Potential acquirers are eyeing the pharmaceutical firm’s tax base in this country, where effective corporate tax rates are among the lowest in the world, as well as its fast-growing portfolio of drugs to treat hyperactivity and rare diseases.
Sources said the London-listed company was expecting to receive takeover approaches following a wave of deals in the healthcare sector focused on achieving lower tax bills. Shire and Citi declined to comment.
Shire is a relative rarity in being a mid-sized pharma firm with no controlling shareholder, making it a perennial subject of takeover talk. Speculation of a bid has grown since April, when Pfizer’s interest in acquiring AstraZeneca fired up the wider industry.
Sector bankers think it could appeal to US pharmaceutical and biotech firms such as Bristol-Myers Squibb, Amgen, Abbvie, Gilead and Biogen Idec.
Shire itself has been a serial acquirer, buying rare disease specialist Viropharma for $4.2bn (€3.1bn) last November in its biggest deal yet.
One option for the company to try and stay independent would be to step up the pace of its own dealmaking. Industry analysts at Citi said in a note that Shire could make debt-funded acquisitions totalling some $13bn.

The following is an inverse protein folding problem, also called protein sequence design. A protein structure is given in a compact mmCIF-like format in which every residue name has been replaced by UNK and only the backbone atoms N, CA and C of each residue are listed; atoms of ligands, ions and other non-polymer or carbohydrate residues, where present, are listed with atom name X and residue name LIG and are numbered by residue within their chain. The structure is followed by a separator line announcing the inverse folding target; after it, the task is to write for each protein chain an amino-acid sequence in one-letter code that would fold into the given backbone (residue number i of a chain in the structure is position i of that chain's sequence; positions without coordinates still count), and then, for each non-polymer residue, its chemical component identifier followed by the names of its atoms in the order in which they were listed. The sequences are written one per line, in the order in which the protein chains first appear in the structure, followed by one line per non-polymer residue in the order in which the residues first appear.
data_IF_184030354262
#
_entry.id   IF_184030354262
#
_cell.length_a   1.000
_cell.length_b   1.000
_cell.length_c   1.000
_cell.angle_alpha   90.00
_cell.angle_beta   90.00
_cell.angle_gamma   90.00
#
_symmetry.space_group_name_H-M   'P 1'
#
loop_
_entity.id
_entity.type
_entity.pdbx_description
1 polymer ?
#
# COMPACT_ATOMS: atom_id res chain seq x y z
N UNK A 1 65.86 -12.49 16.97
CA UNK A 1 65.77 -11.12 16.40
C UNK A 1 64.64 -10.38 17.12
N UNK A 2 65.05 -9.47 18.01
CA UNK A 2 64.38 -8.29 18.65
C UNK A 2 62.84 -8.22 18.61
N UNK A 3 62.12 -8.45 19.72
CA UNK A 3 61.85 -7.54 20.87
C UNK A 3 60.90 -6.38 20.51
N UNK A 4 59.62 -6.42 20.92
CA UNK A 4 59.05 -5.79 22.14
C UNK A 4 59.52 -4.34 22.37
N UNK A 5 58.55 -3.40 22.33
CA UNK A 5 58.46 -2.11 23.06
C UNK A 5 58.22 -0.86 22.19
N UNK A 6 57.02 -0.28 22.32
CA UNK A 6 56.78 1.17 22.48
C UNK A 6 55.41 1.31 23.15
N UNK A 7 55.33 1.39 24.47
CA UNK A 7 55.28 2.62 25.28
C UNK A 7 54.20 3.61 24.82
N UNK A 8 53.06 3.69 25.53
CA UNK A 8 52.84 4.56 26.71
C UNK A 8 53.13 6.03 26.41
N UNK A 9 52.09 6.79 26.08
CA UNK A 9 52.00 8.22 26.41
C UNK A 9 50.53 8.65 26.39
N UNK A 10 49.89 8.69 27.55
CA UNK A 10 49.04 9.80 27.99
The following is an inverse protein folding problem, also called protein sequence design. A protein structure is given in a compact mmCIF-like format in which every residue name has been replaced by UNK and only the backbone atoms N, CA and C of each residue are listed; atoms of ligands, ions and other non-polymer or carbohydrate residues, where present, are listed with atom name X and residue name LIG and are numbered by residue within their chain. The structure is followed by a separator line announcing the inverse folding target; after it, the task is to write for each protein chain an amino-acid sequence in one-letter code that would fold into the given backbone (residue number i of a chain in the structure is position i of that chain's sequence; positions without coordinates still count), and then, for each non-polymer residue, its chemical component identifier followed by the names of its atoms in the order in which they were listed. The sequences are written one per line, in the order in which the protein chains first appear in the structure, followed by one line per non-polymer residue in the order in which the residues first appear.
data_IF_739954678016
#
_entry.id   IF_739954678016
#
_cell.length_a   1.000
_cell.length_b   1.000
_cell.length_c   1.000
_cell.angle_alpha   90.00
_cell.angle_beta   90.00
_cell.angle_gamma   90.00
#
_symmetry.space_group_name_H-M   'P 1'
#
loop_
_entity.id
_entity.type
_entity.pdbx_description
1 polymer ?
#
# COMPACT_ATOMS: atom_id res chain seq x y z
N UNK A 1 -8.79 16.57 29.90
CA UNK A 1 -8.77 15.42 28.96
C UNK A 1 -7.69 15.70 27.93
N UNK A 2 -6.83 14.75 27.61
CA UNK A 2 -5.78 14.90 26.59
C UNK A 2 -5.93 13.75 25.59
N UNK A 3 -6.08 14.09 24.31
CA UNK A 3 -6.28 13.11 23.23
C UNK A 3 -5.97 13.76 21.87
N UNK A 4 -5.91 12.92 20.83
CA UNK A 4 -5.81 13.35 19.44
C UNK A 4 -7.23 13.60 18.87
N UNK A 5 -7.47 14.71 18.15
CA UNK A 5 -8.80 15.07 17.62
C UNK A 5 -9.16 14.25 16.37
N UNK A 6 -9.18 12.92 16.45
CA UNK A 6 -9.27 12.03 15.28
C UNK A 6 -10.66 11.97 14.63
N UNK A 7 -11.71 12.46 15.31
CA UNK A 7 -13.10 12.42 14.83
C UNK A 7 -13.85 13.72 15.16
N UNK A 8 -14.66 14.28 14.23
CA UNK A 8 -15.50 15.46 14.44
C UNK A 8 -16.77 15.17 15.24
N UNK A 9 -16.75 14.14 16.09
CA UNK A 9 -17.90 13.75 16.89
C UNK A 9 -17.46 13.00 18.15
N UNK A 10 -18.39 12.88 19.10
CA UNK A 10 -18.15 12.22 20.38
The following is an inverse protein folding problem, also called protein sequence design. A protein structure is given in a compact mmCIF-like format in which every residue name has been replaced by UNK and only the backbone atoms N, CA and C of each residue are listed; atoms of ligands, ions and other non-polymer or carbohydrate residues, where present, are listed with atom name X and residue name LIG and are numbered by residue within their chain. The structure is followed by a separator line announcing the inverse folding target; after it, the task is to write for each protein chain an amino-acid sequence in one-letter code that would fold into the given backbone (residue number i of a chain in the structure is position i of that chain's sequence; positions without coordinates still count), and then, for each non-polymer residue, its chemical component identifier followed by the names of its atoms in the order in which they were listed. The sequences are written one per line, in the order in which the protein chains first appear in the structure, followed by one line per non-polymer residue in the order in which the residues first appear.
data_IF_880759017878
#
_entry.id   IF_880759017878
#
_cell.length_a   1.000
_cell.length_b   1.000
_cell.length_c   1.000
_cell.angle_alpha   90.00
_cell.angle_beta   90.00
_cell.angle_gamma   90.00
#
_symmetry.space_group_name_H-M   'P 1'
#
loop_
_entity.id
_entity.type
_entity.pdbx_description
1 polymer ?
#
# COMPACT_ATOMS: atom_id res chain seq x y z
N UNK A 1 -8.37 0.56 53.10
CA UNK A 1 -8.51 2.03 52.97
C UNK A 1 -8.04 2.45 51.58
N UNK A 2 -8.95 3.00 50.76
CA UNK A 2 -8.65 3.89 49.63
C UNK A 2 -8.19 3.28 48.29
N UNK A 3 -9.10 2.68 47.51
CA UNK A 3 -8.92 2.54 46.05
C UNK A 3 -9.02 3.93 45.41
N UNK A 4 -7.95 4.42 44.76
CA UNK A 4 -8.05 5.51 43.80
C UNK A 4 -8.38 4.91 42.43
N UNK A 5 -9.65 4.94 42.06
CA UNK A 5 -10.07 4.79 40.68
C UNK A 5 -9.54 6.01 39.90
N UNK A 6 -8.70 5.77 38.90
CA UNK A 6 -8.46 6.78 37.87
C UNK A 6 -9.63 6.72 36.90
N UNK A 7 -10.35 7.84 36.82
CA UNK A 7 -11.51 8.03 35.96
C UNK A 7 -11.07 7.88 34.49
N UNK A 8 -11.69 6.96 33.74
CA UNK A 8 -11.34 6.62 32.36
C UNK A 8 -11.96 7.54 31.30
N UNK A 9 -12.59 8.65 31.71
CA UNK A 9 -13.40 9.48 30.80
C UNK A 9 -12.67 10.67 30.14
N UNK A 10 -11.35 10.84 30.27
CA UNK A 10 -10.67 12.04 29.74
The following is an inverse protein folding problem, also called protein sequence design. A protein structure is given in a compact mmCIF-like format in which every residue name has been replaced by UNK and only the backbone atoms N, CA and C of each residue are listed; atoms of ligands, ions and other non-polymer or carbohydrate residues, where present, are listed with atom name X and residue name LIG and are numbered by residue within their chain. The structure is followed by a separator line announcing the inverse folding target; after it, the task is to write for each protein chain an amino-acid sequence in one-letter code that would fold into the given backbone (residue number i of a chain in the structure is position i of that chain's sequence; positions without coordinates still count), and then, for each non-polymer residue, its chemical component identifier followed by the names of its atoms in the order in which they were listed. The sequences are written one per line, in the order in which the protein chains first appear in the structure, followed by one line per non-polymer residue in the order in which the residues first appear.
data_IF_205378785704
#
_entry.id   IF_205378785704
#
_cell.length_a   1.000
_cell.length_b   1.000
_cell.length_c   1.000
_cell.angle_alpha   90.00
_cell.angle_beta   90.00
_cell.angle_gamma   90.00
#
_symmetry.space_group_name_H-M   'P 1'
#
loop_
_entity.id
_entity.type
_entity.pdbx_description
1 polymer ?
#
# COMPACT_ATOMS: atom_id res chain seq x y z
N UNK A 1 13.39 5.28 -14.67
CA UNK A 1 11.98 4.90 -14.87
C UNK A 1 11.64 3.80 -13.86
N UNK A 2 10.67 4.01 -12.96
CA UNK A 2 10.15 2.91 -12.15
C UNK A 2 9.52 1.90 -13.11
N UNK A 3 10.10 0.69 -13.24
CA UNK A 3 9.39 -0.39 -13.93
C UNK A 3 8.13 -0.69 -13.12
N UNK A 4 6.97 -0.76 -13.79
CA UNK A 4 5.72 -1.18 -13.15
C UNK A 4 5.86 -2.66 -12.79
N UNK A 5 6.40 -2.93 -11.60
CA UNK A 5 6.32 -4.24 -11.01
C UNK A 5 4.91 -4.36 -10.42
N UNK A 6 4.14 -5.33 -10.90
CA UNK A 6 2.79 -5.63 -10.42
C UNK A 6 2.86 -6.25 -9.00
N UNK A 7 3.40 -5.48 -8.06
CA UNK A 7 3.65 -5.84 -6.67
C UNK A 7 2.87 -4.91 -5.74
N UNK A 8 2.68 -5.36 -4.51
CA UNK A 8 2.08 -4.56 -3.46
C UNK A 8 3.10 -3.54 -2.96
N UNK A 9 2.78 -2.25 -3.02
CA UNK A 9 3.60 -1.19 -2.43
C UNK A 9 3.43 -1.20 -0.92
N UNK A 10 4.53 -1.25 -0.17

There has recently been speculation that Shire might be interested in NPS Pharmaceuticals, although NPS said on June 2 it had not held talks with Shire.
Shire has delivered strong returns for shareholders over the years.
Savvas Neophytou, an analyst at Panmure Gordon, said investors would probably view a takeout price of £40 to £45 as reasonable. “The price of £36 already includes a fair bit of bid speculation.”
The race to strike so-called “inversion” deals offering lower tax rates was underscored at the weekend when US medical device maker Medtronic agreed to buy Covidien for $42.9bn and move its base to Ireland.